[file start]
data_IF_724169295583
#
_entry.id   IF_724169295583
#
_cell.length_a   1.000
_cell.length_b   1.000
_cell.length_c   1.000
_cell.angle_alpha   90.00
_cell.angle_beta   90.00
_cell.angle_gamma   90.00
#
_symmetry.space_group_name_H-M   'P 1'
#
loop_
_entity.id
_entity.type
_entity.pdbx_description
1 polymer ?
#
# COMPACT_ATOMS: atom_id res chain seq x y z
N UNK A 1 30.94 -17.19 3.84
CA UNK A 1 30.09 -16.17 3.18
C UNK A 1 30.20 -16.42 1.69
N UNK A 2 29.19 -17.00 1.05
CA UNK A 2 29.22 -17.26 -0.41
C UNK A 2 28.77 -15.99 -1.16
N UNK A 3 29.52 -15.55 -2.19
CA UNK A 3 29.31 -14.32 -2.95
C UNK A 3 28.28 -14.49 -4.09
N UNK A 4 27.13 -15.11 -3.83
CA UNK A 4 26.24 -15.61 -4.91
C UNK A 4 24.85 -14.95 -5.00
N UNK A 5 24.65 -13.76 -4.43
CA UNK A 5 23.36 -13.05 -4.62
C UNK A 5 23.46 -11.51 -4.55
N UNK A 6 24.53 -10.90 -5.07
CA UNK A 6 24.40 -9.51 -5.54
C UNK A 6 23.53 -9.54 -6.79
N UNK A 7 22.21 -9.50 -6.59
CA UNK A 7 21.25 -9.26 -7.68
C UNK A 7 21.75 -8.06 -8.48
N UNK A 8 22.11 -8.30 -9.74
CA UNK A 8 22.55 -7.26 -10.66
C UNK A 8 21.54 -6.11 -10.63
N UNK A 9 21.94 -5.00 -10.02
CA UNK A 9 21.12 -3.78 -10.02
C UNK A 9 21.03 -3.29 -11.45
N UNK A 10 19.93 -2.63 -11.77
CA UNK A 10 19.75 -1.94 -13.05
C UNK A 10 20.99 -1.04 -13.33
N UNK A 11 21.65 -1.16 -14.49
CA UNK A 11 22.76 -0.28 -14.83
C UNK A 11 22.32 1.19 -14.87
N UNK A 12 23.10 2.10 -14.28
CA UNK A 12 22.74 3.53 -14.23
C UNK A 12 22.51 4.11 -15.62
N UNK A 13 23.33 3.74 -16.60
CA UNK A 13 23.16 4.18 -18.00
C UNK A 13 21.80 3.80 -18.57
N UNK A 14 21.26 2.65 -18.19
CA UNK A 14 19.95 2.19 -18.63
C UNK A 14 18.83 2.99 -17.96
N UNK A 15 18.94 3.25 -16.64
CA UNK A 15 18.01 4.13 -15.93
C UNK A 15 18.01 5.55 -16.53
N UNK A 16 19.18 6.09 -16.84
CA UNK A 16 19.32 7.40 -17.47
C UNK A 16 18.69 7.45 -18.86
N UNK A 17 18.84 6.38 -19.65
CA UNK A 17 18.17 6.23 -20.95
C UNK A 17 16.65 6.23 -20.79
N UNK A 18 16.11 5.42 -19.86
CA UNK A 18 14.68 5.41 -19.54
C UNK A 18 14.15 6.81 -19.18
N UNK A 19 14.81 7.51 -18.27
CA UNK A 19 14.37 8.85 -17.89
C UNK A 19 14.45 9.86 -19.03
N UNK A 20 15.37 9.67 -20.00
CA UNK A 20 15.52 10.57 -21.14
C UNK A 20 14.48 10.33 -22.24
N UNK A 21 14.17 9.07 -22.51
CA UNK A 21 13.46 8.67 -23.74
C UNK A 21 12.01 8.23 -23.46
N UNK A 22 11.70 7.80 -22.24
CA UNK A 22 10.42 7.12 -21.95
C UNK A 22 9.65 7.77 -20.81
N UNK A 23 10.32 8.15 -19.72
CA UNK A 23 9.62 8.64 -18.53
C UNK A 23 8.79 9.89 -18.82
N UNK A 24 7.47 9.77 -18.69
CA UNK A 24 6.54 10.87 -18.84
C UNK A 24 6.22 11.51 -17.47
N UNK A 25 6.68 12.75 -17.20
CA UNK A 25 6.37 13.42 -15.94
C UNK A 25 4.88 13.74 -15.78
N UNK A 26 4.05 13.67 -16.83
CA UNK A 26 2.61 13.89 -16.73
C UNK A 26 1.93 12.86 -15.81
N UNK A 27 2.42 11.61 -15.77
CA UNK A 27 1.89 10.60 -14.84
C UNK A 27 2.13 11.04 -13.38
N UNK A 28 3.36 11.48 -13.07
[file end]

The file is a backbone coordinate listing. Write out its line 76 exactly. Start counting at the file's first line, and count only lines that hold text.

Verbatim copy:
CA UNK A 19 14.37 8.85 -17.89